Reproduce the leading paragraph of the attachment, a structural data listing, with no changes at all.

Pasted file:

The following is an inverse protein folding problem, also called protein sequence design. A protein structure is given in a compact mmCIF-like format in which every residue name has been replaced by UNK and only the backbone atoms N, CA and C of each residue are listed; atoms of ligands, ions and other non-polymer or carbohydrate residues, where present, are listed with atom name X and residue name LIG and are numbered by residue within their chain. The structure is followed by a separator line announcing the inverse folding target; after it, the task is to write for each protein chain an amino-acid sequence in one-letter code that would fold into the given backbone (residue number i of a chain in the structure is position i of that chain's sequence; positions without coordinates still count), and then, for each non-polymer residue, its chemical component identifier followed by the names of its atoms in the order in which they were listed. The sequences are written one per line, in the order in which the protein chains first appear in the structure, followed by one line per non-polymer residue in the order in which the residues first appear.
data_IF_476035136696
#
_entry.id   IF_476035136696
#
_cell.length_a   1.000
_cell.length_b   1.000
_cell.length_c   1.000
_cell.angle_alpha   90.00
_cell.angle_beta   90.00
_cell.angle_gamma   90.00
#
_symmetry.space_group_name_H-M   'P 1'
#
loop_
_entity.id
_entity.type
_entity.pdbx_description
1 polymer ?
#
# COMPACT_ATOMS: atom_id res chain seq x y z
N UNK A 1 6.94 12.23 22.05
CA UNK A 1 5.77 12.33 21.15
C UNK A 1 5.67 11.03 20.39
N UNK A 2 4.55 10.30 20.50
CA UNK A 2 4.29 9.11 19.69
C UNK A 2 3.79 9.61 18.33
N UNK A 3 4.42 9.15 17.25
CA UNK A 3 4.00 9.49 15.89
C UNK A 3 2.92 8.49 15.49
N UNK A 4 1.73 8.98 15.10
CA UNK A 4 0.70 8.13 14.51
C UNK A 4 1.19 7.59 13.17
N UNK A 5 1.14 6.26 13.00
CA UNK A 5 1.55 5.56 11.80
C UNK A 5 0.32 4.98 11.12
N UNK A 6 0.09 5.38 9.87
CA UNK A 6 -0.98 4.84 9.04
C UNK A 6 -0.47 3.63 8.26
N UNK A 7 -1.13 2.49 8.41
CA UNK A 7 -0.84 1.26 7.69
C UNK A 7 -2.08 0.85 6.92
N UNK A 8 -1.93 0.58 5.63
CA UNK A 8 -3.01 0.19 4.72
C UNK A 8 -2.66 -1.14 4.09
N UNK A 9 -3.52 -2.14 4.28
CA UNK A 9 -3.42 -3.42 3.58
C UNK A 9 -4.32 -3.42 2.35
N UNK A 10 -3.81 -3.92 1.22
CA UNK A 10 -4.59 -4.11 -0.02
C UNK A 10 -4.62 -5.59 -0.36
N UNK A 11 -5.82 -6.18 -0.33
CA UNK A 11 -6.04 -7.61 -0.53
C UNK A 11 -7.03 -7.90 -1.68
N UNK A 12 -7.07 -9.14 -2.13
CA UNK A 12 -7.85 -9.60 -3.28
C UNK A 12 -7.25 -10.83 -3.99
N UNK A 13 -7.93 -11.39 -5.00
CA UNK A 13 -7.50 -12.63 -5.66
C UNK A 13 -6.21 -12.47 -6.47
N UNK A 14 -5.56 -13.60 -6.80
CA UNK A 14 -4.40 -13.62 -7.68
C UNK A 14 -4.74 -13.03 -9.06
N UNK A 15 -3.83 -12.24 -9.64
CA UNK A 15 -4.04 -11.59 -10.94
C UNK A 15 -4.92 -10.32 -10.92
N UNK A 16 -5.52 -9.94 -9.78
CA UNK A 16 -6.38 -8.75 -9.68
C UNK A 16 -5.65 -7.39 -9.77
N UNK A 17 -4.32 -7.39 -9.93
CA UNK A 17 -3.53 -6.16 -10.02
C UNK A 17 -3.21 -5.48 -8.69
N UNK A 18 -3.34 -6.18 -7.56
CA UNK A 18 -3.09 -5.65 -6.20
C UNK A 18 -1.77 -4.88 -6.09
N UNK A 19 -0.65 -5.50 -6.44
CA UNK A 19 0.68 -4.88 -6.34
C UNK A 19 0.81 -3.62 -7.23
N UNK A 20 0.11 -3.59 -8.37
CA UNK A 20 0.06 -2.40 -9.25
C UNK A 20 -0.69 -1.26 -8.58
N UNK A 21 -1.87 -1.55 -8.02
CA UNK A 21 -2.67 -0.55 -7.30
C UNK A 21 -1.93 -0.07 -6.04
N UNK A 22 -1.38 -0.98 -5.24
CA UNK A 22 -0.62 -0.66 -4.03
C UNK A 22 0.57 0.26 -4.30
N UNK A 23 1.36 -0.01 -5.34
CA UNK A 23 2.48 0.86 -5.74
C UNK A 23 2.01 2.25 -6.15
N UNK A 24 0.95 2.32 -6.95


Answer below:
The following is an inverse protein folding problem, also called protein sequence design. A protein structure is given in a compact mmCIF-like format in which every residue name has been replaced by UNK and only the backbone atoms N, CA and C of each residue are listed; atoms of ligands, ions and other non-polymer or carbohydrate residues, where present, are listed with atom name X and residue name LIG and are numbered by residue within their chain. The structure is followed by a separator line announcing the inverse folding target; after it, the task is to write for each protein chain an amino-acid sequence in one-letter code that would fold into the given backbone (residue number i of a chain in the structure is position i of that chain's sequence; positions without coordinates still count), and then, for each non-polymer residue, its chemical component identifier followed by the names of its atoms in the order in which they were listed. The sequences are written one per line, in the order in which the protein chains first appear in the structure, followed by one line per non-polymer residue in the order in which the residues first appear.